Many Asians Turn to Traditional Medicine
SINGAPORE (AP) _ Ginseng, chrysanthemum, white fungus and all manner of herbal remedies are selling fast across Asia as people seek ways to ward off severe acute respiratory syndrome, the deadly flu-like disease with no proven cure.
In Singapore, where four people have died and 100 are sickened with SARS, customer Tan Ai Bee is confident she has the stuff to ward it off _ five large packets of Chinese herbs and roots meant to boost immunity.
``These are for fever and flu. They can help prevent the SARS virus,″ said Tan. ``I have been taking Chinese medicines for a long time; there is no reason to lose faith in them now.″
SARS has killed at least 85 people in Asia and Canada and sickened 2,300 in more than a dozen nations as infected travelers carry the virus between continents.
On Friday, a woman died of SARS in Singapore, the country’s sixth death.
Singapore’s government and others across Asia have appealed to people with sudden high fever or difficulty breathing to see a doctor. But many are self-medicating with herbal remedies, traditional medicines regarded in Asia as a reliable way to get well and stay well.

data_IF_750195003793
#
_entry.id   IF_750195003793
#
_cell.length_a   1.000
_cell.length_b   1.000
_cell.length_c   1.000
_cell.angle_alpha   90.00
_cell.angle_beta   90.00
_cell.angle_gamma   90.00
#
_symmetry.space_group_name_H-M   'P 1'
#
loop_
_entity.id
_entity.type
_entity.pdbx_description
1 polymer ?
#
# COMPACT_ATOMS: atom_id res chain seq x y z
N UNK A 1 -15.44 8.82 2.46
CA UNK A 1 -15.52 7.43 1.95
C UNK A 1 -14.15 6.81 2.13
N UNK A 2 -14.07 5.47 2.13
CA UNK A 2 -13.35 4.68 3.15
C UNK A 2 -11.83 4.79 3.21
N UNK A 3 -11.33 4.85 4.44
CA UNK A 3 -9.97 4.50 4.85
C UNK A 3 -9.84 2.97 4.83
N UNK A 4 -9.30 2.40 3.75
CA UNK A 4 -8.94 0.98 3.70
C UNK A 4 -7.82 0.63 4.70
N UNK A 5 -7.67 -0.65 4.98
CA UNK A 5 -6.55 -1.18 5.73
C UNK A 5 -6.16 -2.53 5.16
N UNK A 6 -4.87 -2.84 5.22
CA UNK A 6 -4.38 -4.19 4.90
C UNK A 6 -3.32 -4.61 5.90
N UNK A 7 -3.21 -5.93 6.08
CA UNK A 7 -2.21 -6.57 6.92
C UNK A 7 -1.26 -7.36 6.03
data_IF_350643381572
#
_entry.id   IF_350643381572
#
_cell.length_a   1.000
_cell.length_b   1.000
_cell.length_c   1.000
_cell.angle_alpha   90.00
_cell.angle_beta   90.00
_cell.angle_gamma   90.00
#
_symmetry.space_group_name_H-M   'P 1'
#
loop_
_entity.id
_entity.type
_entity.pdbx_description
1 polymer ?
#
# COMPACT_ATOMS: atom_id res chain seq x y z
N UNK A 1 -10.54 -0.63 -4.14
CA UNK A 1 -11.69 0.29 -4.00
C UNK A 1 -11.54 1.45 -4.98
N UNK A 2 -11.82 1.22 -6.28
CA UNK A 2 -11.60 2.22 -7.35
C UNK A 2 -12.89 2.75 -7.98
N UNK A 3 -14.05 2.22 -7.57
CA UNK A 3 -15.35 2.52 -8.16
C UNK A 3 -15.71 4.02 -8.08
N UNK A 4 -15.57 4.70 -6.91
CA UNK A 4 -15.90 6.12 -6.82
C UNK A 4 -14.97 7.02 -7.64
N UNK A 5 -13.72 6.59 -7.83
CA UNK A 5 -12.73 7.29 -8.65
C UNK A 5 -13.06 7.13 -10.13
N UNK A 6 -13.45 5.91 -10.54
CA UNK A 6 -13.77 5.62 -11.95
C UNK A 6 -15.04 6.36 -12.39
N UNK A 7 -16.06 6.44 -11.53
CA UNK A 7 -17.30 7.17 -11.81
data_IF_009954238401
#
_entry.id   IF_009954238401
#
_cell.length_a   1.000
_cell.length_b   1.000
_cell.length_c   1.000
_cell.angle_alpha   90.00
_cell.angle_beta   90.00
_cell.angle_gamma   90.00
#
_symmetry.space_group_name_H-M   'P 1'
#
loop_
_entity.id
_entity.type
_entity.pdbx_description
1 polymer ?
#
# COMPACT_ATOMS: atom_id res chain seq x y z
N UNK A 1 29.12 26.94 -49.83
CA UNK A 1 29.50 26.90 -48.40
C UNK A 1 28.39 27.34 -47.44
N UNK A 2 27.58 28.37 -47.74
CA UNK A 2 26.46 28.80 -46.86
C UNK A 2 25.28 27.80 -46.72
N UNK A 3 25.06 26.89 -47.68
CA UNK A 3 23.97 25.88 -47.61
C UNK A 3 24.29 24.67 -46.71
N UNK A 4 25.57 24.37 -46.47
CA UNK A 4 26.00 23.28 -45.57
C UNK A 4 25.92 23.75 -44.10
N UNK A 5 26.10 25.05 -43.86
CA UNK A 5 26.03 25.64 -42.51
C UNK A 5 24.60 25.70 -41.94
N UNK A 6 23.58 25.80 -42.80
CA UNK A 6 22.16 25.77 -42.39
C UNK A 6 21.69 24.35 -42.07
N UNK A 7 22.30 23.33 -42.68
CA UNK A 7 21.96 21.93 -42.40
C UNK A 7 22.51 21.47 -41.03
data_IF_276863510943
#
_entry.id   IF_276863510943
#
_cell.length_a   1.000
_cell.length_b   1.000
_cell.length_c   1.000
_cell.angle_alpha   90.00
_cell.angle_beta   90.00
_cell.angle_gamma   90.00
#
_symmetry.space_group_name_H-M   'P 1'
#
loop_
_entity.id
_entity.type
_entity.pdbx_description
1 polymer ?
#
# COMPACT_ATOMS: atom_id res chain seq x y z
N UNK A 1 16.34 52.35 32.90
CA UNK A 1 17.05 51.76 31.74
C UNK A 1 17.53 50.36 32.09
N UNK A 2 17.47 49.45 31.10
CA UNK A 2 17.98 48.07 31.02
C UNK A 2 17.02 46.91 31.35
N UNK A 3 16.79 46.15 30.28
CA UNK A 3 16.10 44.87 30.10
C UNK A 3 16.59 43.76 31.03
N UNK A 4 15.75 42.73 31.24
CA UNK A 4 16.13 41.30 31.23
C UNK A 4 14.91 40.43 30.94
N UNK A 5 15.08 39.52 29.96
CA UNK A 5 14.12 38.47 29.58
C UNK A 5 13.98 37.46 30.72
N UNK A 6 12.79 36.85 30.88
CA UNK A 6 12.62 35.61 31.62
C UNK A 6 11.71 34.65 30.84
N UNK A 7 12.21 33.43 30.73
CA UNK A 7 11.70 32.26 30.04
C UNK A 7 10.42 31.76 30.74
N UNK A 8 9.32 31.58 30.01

Frankie Lew, a consultant physician at the Meiseido Chinese Medical Treatment Center in Singapore, said some might find comfort in the medicines, fearing that they will be quarantined if they go to a hospital.
``Some may not want to be isolated, so they come to us for cures,″ said Lew, consultant physician at the upscale Meiseido Chinese Medical Treatment center.
Lew said many patients came to the center last week seeking herbal medicine for flu and pneumonia. No one said they had SARS, he said.
Some people asked for a simple herbal soup mix of ginseng, roots and leaves to treat pneumonia, Lew said. The herbal cocktail costs $1.13.
Items like ginseng, chrysanthemum and white fungus are selling fast, said Chiang Pin Pin, a marketing executive with Yue Hwa Chinese Products.
Another hot seller is ``Pientzehuang″ _ green chiretta tablets from China that are believed to reduce the chance of infections. They’re almost sold out with no sign of being restocked, Chiang said.
``Our suppliers in China are running out of stocks because people are rushing for the same items,″ said Chiang.